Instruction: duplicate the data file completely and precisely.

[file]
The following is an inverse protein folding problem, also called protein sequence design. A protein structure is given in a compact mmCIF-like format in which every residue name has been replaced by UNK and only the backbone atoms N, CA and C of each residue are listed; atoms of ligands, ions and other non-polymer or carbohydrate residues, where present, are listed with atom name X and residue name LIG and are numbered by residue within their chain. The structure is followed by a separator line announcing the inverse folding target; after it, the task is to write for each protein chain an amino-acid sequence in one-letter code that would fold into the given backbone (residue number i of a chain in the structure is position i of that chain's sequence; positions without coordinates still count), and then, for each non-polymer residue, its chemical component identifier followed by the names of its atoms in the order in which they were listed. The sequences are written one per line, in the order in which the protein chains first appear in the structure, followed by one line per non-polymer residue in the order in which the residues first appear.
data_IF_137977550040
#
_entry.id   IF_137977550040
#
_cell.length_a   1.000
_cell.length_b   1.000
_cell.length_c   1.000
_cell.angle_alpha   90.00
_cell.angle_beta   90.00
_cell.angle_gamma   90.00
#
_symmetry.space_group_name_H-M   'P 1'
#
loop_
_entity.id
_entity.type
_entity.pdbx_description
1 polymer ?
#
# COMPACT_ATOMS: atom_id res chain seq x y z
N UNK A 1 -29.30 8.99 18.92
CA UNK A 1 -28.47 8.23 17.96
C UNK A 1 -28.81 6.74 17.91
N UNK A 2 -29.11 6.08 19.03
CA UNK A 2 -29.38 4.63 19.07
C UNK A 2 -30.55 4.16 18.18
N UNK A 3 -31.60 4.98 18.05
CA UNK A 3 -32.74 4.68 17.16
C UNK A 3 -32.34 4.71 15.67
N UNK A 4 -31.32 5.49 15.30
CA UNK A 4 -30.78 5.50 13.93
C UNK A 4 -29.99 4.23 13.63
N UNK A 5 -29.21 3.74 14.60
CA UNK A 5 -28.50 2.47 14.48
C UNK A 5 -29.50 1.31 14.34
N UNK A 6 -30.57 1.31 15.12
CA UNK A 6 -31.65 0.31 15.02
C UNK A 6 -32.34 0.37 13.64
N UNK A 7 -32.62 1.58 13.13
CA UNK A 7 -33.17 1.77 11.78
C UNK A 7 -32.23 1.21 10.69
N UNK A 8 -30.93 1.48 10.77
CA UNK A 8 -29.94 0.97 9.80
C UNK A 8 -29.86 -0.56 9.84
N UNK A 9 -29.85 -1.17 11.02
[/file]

The following is an inverse protein folding problem, also called protein sequence design. A protein structure is given in a compact mmCIF-like format in which every residue name has been replaced by UNK and only the backbone atoms N, CA and C of each residue are listed; atoms of ligands, ions and other non-polymer or carbohydrate residues, where present, are listed with atom name X and residue name LIG and are numbered by residue within their chain. The structure is followed by a separator line announcing the inverse folding target; after it, the task is to write for each protein chain an amino-acid sequence in one-letter code that would fold into the given backbone (residue number i of a chain in the structure is position i of that chain's sequence; positions without coordinates still count), and then, for each non-polymer residue, its chemical component identifier followed by the names of its atoms in the order in which they were listed. The sequences are written one per line, in the order in which the protein chains first appear in the structure, followed by one line per non-polymer residue in the order in which the residues first appear.
data_IF_137977550040
#
_entry.id   IF_137977550040
#
_cell.length_a   1.000
_cell.length_b   1.000
_cell.length_c   1.000
_cell.angle_alpha   90.00
_cell.angle_beta   90.00
_cell.angle_gamma   90.00
#
_symmetry.space_group_name_H-M   'P 1'
#
loop_
_entity.id
_entity.type
_entity.pdbx_description
1 polymer ?
#
# COMPACT_ATOMS: atom_id res chain seq x y z
N UNK A 1 -29.30 8.99 18.92
CA UNK A 1 -28.47 8.23 17.96
C UNK A 1 -28.81 6.74 17.91
N UNK A 2 -29.11 6.08 19.03
CA UNK A 2 -29.38 4.63 19.07
C UNK A 2 -30.55 4.16 18.18
N UNK A 3 -31.60 4.98 18.05
CA UNK A 3 -32.74 4.68 17.16
C UNK A 3 -32.34 4.71 15.67
N UNK A 4 -31.32 5.49 15.30
CA UNK A 4 -30.78 5.50 13.93
C UNK A 4 -29.99 4.23 13.63
N UNK A 5 -29.21 3.74 14.60
CA UNK A 5 -28.50 2.47 14.48
C UNK A 5 -29.50 1.31 14.34
N UNK A 6 -30.57 1.31 15.12
CA UNK A 6 -31.65 0.31 15.02
C UNK A 6 -32.34 0.37 13.64
N UNK A 7 -32.62 1.58 13.13
CA UNK A 7 -33.17 1.77 11.78
C UNK A 7 -32.23 1.21 10.69
N UNK A 8 -30.93 1.48 10.77
CA UNK A 8 -29.94 0.97 9.80
C UNK A 8 -29.86 -0.56 9.84
N UNK A 9 -29.85 -1.17 11.02